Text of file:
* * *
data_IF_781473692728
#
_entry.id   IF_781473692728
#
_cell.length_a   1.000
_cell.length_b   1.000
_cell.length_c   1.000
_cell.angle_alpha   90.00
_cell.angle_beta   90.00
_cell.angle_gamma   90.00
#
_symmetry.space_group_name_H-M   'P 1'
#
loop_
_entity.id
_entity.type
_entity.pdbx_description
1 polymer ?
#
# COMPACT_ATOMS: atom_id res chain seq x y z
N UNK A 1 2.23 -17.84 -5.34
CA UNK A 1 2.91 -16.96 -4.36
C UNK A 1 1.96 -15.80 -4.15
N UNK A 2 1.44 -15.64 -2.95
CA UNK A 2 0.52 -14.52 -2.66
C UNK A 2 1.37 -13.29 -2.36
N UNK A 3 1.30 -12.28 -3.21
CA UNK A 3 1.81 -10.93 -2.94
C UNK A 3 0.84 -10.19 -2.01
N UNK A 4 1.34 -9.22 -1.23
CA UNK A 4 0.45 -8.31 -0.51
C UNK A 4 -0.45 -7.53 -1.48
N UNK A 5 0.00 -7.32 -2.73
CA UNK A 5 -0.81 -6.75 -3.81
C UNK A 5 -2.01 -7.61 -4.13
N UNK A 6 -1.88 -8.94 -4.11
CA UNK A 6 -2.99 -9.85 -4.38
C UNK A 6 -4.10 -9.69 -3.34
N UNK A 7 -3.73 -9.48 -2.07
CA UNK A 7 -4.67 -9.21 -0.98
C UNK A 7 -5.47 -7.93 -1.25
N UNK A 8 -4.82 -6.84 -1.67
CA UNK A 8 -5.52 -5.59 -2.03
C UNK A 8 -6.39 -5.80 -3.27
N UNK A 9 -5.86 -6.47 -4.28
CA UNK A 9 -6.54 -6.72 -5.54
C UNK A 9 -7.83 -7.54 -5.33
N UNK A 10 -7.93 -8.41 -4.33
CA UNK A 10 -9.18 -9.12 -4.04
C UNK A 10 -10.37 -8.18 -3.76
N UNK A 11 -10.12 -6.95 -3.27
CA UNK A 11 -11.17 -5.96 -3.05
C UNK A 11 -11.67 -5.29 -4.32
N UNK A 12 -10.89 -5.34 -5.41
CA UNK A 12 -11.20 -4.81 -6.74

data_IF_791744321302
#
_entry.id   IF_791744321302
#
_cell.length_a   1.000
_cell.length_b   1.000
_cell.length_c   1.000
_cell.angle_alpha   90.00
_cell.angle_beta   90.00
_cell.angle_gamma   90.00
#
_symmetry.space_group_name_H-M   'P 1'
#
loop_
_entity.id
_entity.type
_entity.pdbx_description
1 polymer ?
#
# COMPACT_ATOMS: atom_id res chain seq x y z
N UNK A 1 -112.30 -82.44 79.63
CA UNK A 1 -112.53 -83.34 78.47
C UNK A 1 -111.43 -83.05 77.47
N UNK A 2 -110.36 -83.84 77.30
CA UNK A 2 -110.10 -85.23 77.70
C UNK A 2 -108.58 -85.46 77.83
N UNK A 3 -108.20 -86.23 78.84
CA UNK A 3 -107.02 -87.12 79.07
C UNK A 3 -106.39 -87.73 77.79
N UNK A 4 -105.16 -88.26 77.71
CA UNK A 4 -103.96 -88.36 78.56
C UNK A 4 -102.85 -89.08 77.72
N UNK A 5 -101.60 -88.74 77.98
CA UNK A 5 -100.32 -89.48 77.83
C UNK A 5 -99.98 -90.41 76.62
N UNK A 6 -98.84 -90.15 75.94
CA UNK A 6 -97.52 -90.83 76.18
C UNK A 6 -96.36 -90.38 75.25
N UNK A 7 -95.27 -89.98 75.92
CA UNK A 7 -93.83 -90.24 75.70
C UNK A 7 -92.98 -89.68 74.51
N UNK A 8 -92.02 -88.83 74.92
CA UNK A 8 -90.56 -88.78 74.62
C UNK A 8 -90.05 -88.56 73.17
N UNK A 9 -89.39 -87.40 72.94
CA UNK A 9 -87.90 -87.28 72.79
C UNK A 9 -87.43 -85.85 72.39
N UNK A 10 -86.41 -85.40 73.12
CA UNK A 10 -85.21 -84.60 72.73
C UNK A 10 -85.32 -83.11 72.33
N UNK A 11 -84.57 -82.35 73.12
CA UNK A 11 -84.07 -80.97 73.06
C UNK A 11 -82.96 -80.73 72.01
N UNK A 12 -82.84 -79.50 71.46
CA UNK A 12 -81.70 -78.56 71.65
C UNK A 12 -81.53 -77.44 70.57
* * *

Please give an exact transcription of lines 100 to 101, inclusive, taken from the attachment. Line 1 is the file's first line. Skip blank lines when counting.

N UNK A 9 -89.39 -87.40 72.94
CA UNK A 9 -87.90 -87.28 72.79